Richard Wortman, James Bryce Professor Emeritus of European Legal History, is interviewed for a podcast on Sean's Russia Blog, entitled "The Russian Monarchy's Scenarios of Power."
Faculty in the Media
Kimberly Marten (Professor and Chair, Department of Political Science, Barnard) was interviewed by Gabrielle Levy for US News and World Report about "Lessons on the 10th Anniversary of Russia's Invasion of Georgia."
Kimberly Marten is quoted in a piece by Canada's Global News about Russia’s Wagner semi-state security forces ("Expendables: How Shadowy Mercenaries Cash in on Russia's Wars").
Tanya Domi (SIPA) was interviewed on WNYC Today for a broadcast devoted to Montenegro and Other Trump-Putin Summit Fallout.
Keith Gessen (George T. Delacorte Assistant Professor of Magazine Journalism) has just published his second novel, A Terrible Country (Viking, July 2018).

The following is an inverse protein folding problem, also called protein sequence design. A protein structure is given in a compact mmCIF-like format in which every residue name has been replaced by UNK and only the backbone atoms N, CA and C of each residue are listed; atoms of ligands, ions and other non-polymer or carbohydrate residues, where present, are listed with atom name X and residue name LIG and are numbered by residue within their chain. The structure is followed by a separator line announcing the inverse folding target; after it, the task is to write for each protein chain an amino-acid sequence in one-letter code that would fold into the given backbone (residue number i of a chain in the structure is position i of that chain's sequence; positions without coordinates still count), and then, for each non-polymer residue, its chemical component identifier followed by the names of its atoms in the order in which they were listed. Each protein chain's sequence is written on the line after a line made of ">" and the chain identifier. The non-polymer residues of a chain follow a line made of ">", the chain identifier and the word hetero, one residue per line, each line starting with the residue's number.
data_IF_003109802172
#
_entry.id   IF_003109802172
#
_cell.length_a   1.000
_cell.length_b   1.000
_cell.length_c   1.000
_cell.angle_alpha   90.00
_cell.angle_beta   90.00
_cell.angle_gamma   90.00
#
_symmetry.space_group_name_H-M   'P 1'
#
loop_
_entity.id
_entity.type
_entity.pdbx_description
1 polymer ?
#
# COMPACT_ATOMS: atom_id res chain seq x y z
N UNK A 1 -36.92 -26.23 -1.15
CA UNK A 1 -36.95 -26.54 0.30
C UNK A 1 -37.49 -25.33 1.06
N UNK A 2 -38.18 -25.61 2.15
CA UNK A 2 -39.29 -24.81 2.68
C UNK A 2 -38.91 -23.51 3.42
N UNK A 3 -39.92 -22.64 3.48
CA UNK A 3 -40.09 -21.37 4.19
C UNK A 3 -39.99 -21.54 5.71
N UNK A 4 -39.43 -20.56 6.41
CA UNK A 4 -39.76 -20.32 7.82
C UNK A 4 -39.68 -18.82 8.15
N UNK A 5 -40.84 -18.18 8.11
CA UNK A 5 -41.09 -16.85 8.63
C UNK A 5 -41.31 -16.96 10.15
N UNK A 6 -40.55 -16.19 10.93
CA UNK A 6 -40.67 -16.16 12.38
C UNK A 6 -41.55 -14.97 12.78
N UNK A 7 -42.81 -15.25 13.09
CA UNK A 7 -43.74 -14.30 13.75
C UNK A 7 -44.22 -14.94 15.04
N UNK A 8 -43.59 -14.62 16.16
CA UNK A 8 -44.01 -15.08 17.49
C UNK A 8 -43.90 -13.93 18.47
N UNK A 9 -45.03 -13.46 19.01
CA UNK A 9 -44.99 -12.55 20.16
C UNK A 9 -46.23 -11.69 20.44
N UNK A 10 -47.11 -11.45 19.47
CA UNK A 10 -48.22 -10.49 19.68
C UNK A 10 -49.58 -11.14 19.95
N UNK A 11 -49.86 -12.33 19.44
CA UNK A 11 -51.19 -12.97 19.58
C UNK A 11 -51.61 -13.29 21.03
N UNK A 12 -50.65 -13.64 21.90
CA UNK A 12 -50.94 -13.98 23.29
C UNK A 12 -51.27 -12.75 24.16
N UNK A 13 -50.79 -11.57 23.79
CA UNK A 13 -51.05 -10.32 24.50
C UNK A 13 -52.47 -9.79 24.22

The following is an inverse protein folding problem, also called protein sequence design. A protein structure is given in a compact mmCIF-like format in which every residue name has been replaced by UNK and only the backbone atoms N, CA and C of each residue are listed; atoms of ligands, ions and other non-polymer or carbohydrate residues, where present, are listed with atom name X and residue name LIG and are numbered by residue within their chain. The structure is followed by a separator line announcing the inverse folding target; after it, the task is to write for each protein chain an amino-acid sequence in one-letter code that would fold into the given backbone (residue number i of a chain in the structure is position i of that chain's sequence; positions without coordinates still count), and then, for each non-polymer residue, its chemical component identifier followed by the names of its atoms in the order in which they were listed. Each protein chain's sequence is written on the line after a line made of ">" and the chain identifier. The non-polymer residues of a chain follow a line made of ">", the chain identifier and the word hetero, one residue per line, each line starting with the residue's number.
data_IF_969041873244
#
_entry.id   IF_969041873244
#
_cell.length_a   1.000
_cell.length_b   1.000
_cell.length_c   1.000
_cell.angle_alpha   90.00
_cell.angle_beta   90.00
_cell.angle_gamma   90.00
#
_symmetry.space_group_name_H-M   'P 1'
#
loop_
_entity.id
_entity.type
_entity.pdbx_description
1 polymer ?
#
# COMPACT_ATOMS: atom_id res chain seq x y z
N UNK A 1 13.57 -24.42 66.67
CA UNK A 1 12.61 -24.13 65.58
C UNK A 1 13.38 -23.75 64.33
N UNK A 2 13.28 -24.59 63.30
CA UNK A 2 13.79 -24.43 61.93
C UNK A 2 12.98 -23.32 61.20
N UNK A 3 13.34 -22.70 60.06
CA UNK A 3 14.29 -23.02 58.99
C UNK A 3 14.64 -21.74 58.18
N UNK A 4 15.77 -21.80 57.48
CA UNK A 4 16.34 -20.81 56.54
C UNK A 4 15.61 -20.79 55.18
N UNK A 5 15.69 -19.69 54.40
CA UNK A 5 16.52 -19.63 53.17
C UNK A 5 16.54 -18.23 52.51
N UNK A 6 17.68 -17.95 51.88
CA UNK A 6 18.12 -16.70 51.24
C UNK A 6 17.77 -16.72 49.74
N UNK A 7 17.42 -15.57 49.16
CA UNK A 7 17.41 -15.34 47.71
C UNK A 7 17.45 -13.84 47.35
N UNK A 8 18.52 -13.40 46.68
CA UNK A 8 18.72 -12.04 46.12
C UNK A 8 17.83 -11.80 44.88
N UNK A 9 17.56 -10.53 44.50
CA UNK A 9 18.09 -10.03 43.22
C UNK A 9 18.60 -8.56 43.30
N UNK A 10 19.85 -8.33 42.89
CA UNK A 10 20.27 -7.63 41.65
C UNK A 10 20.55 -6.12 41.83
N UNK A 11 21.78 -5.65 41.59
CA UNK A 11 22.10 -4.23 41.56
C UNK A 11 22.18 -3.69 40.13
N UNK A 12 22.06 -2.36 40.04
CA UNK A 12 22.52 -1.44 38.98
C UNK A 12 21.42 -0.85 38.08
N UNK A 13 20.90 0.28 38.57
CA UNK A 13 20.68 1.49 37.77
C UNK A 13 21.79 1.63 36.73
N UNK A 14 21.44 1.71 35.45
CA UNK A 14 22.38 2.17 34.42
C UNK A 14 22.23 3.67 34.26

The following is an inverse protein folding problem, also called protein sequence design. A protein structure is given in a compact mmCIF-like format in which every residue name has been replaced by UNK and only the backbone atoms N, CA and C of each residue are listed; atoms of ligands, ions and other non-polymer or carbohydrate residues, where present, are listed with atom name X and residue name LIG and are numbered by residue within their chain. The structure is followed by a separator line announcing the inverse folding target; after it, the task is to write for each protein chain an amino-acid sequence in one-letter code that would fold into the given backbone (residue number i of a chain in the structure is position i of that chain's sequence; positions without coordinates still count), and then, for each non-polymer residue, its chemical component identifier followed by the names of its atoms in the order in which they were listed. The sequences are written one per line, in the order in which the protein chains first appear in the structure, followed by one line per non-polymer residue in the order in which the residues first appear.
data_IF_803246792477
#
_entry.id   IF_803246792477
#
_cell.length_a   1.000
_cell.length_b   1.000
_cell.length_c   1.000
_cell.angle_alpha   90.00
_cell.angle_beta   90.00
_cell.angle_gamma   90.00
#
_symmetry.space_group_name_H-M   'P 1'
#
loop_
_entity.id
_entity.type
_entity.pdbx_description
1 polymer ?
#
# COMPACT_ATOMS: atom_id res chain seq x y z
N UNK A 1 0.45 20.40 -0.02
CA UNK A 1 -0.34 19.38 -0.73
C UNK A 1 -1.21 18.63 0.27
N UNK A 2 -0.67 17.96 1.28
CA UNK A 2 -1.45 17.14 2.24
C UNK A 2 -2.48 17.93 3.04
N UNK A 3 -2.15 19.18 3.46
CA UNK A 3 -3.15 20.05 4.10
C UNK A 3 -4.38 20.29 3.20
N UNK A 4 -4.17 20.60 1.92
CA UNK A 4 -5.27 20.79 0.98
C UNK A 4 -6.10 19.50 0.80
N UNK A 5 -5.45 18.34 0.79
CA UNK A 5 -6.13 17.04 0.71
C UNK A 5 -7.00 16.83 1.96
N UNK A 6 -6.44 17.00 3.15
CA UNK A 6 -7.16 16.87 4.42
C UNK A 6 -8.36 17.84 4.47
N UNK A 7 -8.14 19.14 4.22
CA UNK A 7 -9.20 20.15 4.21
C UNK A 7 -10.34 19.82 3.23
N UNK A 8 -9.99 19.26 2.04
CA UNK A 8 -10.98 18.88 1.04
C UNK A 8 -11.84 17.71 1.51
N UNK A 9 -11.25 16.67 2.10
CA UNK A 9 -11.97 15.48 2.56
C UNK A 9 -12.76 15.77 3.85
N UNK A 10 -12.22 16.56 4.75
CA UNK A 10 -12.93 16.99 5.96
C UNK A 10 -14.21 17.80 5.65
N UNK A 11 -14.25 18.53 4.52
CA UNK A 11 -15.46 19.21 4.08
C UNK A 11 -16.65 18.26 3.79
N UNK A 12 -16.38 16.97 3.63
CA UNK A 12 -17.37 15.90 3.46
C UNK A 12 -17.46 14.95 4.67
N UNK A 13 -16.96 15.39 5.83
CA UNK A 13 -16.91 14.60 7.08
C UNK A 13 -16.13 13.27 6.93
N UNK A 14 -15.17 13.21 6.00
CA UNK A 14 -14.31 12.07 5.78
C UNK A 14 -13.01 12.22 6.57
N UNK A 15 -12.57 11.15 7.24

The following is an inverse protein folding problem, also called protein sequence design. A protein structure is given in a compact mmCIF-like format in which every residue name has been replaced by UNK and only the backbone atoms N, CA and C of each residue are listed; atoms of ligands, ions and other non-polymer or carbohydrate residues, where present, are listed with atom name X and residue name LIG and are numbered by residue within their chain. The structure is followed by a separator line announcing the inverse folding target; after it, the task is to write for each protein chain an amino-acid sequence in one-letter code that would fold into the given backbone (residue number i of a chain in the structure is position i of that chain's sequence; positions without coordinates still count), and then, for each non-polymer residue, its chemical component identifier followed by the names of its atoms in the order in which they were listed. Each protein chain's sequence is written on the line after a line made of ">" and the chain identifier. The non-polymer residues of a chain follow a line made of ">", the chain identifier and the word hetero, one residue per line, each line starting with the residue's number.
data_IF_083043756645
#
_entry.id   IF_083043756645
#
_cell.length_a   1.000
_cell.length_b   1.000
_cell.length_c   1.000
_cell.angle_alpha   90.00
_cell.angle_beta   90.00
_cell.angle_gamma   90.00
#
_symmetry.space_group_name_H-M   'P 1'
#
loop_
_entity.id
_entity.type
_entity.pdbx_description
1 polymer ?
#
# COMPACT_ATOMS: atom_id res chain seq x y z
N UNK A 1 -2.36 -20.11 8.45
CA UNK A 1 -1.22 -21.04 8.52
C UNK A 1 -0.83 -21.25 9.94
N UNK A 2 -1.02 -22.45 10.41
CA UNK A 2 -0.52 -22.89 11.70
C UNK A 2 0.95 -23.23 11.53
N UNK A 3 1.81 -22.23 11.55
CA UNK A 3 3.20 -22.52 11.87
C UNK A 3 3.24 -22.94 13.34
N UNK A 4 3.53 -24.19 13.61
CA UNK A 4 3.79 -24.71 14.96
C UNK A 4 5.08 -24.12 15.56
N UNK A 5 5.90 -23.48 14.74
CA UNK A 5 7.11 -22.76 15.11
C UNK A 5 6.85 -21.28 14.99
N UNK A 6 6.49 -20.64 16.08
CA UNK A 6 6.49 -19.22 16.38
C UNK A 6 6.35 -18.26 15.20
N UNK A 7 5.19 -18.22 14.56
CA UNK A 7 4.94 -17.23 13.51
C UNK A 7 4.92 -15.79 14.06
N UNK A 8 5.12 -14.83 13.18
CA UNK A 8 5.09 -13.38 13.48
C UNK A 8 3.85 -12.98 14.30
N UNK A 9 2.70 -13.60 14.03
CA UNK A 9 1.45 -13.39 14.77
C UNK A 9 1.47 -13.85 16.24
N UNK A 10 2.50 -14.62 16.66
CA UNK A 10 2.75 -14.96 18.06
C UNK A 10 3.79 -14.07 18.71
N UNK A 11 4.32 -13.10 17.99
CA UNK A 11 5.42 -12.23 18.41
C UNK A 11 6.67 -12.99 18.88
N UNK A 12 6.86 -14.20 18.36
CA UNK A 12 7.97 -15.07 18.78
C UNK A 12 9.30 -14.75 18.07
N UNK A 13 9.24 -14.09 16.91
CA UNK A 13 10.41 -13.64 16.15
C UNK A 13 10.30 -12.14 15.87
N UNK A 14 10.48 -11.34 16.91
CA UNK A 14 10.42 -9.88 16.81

Kimberly Marten analyzes the range of actors Russia uses to advance its interests and the often-tenuous relationship they have with the Russian state in her essay "Semi-State Security Actors and Russian Agression," published on Lawfare.
Kimberly Marten (Professor and Chair, Department of Political Science, Barnard College) is quoted in the Kansas City Star (6 July 2018) regarding the U.S. Congressional visit to Moscow. According to Marten, it’s unlikely that anything U.S. officials say “about election interference will have any impact on Putin’s behavior. In September 2016 President Obama told Putin that the U.S. knew he was interfering, and told him to stop it — and a few weeks later the (Hillary Clinton campaign chair John) Podesta emails were released by Russia to Wikileaks.”
Kimberly Marten (Ann Whitney Olin Professor of Political Science, Barnard College) appeared on CBS This Morning Saturday on a segment about the upcoming Putin-Trump Summit (June 30, 2018). In Marten's opinion, Putin probably has the upper hand, but this is countered by the fact that much of US policy toward Russia and NATO is not directed by Trump as an individual.